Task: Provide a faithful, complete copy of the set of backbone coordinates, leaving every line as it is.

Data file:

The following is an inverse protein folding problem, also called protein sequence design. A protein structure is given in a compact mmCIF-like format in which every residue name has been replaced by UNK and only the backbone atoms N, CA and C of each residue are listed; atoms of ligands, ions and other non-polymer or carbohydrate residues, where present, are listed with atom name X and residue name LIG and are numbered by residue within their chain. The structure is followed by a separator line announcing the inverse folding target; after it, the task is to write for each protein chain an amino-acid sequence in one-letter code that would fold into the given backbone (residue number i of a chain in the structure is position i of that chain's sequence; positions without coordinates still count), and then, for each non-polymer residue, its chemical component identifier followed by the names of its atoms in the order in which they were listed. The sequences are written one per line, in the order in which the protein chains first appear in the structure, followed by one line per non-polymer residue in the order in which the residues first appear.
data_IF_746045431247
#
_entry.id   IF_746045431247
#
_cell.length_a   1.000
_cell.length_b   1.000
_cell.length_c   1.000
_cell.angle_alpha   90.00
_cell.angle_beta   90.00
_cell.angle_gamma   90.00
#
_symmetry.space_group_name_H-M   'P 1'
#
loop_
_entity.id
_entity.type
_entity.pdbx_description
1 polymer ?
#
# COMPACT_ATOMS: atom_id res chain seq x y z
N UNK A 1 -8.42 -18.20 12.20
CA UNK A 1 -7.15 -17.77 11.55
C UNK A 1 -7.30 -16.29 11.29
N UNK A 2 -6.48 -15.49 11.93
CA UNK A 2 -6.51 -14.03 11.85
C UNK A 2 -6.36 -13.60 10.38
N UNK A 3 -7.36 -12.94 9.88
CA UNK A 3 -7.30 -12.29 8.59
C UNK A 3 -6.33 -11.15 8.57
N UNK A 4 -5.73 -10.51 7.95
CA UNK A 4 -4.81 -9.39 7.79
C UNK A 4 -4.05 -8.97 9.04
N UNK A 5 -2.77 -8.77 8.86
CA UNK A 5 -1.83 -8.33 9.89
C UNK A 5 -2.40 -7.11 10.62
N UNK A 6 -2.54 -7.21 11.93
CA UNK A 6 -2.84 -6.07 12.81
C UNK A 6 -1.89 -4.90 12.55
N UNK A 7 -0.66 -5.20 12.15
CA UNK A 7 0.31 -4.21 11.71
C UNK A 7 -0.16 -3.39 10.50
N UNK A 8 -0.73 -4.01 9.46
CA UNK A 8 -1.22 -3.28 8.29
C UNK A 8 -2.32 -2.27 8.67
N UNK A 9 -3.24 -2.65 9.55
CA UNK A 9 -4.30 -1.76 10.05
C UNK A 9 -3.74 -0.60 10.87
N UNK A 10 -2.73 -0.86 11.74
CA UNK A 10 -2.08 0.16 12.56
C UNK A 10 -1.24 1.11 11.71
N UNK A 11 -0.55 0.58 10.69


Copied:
The following is an inverse protein folding problem, also called protein sequence design. A protein structure is given in a compact mmCIF-like format in which every residue name has been replaced by UNK and only the backbone atoms N, CA and C of each residue are listed; atoms of ligands, ions and other non-polymer or carbohydrate residues, where present, are listed with atom name X and residue name LIG and are numbered by residue within their chain. The structure is followed by a separator line announcing the inverse folding target; after it, the task is to write for each protein chain an amino-acid sequence in one-letter code that would fold into the given backbone (residue number i of a chain in the structure is position i of that chain's sequence; positions without coordinates still count), and then, for each non-polymer residue, its chemical component identifier followed by the names of its atoms in the order in which they were listed. The sequences are written one per line, in the order in which the protein chains first appear in the structure, followed by one line per non-polymer residue in the order in which the residues first appear.
data_IF_746045431247
#
_entry.id   IF_746045431247
#
_cell.length_a   1.000
_cell.length_b   1.000
_cell.length_c   1.000
_cell.angle_alpha   90.00
_cell.angle_beta   90.00
_cell.angle_gamma   90.00
#
_symmetry.space_group_name_H-M   'P 1'
#
loop_
_entity.id
_entity.type
_entity.pdbx_description
1 polymer ?
#
# COMPACT_ATOMS: atom_id res chain seq x y z
N UNK A 1 -8.42 -18.20 12.20
CA UNK A 1 -7.15 -17.77 11.55
C UNK A 1 -7.30 -16.29 11.29
N UNK A 2 -6.48 -15.49 11.93
CA UNK A 2 -6.51 -14.03 11.85
C UNK A 2 -6.36 -13.60 10.38
N UNK A 3 -7.36 -12.94 9.88
CA UNK A 3 -7.30 -12.29 8.59
C UNK A 3 -6.33 -11.15 8.57
N UNK A 4 -5.73 -10.51 7.95
CA UNK A 4 -4.81 -9.39 7.79
C UNK A 4 -4.05 -8.97 9.04
N UNK A 5 -2.77 -8.77 8.86
CA UNK A 5 -1.83 -8.33 9.89
C UNK A 5 -2.40 -7.11 10.62
N UNK A 6 -2.54 -7.21 11.93
CA UNK A 6 -2.84 -6.07 12.81
C UNK A 6 -1.89 -4.90 12.55
N UNK A 7 -0.66 -5.20 12.15
CA UNK A 7 0.31 -4.21 11.71
C UNK A 7 -0.16 -3.39 10.50
N UNK A 8 -0.73 -4.01 9.46
CA UNK A 8 -1.22 -3.28 8.29
C UNK A 8 -2.32 -2.27 8.67
N UNK A 9 -3.24 -2.65 9.55
CA UNK A 9 -4.30 -1.76 10.05
C UNK A 9 -3.74 -0.60 10.87
N UNK A 10 -2.73 -0.86 11.74
CA UNK A 10 -2.08 0.16 12.56
C UNK A 10 -1.24 1.11 11.71
N UNK A 11 -0.55 0.58 10.69